Nationally, most of the attention Tuesday night will be on which party will control the U.S. Senate — something that may not be known for weeks or months, given runoff rules in several showdown states.

Whatever the outcome, it will be a referendum on both President Barack Obama, the lame-duck Democrat, and the Republican Party, which hopes to control both houses of the U.S. Congress for the next two years in advance of the 2016 presidential election.

Locally, control of the Hawaii Legislature is very likely not going to change: Come Wednesday morning, the Democratic Party of Hawaii will almost certainly continue to control both the state Senate and House of Representatives, as it has for decades. The only question is exactly who will fill those seats, and whether the GOP can pick up a few.

But the Hawaii Republican Party has a real chance to wrest control of Washington Place by electing Duke Aiona governor. It can also take back one of the state’s four congressional seats by electing Charles Djou to the U.S. House.

Voting booths scene at Kalani High School on Primary Day August 9, 2014

Booths are lined up and ready for voters to cast their ballots, just like they were during the primary at Kawananakoa Middle School.

PF Bentley/Civil Beat

Or maybe not.

Hawaii voters could instead send Democrat David Ige to the fifth floor of the Capitol, where his running mate, Lt. Gov. Shan Tsutsui, already has an office. Ige, a state senator, surprised a lot of people by forcing the incumbent governor, Neil Abercrombie, into early retirement in the Aug. 9 primary.

State Rep. Mark Takai, meanwhile, is in a neck-and-neck race with Djou to replace U.S. Rep. Colleen Hanabusa, the 1st Congressional District representative who lost to U.S. Sen. Brian Schatz in the primary. Schatz, a Democrat, is on Tuesday’s ballot, too, against Republican Cam Cavasso.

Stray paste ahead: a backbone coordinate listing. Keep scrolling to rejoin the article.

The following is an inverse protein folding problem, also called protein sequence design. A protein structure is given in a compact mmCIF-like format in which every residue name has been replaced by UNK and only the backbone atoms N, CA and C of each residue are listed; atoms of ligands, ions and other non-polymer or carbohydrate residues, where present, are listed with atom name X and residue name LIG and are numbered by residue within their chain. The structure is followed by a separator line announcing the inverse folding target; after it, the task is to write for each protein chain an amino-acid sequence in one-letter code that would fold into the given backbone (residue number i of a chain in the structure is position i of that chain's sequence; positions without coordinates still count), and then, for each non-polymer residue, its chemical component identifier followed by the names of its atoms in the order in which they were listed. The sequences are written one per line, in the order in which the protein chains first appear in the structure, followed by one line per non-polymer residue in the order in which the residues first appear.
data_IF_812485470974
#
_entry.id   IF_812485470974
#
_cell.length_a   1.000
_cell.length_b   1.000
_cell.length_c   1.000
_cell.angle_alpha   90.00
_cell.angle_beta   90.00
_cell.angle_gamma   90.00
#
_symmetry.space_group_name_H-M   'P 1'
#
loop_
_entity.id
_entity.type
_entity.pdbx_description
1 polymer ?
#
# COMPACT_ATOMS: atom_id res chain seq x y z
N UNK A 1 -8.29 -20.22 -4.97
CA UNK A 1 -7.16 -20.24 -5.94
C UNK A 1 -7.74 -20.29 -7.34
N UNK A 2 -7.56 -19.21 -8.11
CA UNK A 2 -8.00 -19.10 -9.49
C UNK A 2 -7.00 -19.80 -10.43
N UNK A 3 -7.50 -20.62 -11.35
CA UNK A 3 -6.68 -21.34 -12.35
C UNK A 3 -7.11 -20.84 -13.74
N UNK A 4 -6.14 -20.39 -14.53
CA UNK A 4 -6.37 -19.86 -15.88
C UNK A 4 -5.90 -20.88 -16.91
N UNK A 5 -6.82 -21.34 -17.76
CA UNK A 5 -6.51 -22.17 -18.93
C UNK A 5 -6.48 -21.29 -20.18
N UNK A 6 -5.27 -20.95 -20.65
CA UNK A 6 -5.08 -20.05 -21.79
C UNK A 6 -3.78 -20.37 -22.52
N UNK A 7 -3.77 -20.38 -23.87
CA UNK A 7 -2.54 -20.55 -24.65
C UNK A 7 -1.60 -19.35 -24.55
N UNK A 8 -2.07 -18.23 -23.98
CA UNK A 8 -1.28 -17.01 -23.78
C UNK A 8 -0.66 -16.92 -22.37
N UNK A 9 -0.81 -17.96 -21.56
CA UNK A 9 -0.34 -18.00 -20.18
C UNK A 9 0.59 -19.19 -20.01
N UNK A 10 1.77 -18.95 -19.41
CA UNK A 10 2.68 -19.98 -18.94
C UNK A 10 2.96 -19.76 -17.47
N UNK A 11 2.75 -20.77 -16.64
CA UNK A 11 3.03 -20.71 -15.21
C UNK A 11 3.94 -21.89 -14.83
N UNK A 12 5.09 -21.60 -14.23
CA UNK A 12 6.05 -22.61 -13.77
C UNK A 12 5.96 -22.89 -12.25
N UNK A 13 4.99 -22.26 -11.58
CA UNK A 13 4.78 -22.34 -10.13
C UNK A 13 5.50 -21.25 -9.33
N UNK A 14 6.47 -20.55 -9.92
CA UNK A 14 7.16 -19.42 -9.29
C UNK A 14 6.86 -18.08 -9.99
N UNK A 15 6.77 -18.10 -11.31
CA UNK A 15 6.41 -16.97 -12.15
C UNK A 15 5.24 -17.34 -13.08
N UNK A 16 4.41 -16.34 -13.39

And so is U.S. Rep. Tulsi Gabbard, the Democrat who again faces Republican Kawika Crowley for the 2nd Congressional District. Both incumbents are favored but, well, one never knows.

One thing is certain: All those campaign commercials, including the gloomy attack ads, will cease. Campaign signs will come down. Robocalls and pleas for donations will cease. And major intersections will once again be blissfully free of sign-wavers.

David Ige, Duke Aiona and Mufi Hannemann candidates for governor.

Hawaii gubernatorial candidates, from left, David Ige, Duke Aiona and Mufi Hannemann.

PF Bentley/Civil Beat

Preschools and GMOs

Two of the hottest election questions do not involve candidates.

Statewide, voters are being asked for “yes” or “no” votes on five constitutional amendment questions. The most controversial asks whether public money should be used for private preschool programs.

On Maui County, which includes Molokai and Lanai, residents are being asked whether there should be a moratorium on genetically engineered farming while a study is conducted on GMOs’ impact on health.

Both issues have attracted tons of spending from independent groups. Millions from super PACs — political action committees — are also being spent by outside groups in the races for governor and the 1st Congressional District. In the meantime, locally funded super PAC money is influencing county council races, including two seats on the Honolulu City Council.

Races for mayor will be decided on Maui and Kauai, and four seats are open on the board of trustees of the Office of Hawaiian Affairs.

Charles Djou and Mark Takai.

Former U.S. Rep. Charles Djou and state Rep. Mark Takai.

PF Bentley/Civil Beat

Now It’s Your Turn

Many have observed that the general election is quieter that the primary. In addition to the cliffhanger between Schatz and Hanabusa and Abercrombie’s historic landslide loss, Hawaii also saw Tropical Storm Iselle close precincts and cause damage in Puna on the Big Island.

Still, turnout was near all-time low levels for the primary and the worry is that we may not move the needle much in the general. That will be one of the stories to come out after Tuesday’s voting.

There are also a record number of Libertarian candidates on the ballot and Mufi Hannemann, who is seeking to make history by winning the governorship as a Hawaii Independent Party candidate.

Care to make a difference?

Polls are open from 7 a.m. to 6 p.m., and anyone in line at 6 p.m. will be allowed to vote.

Here’s a tip from the state Office of Elections: Save time by voting during non-peak hours — in the morning from 9:30 a.m. to 11 a.m. or in the afternoon from 1 p.m. to 4 p.m.

Not sure where to vote? Contact your County Clerk’s office or visit and use the Polling Place Locator to find your polling place. It’s pretty nifty.

One other note: Tuesday is a state and county holiday. But not at Civil Beat. We’ve got an election to cover, after all. Look for our live blog and full reports on the big races as results pour in.


• Stay plugged in to campaigns and candidates this election season with Civil Beat’s Hawaii Elections Guide 2014, your source for information on federal, state and local elections. Click here for a list of candidates with links to their views on questions and issues posed by Civil Beat.



About the Author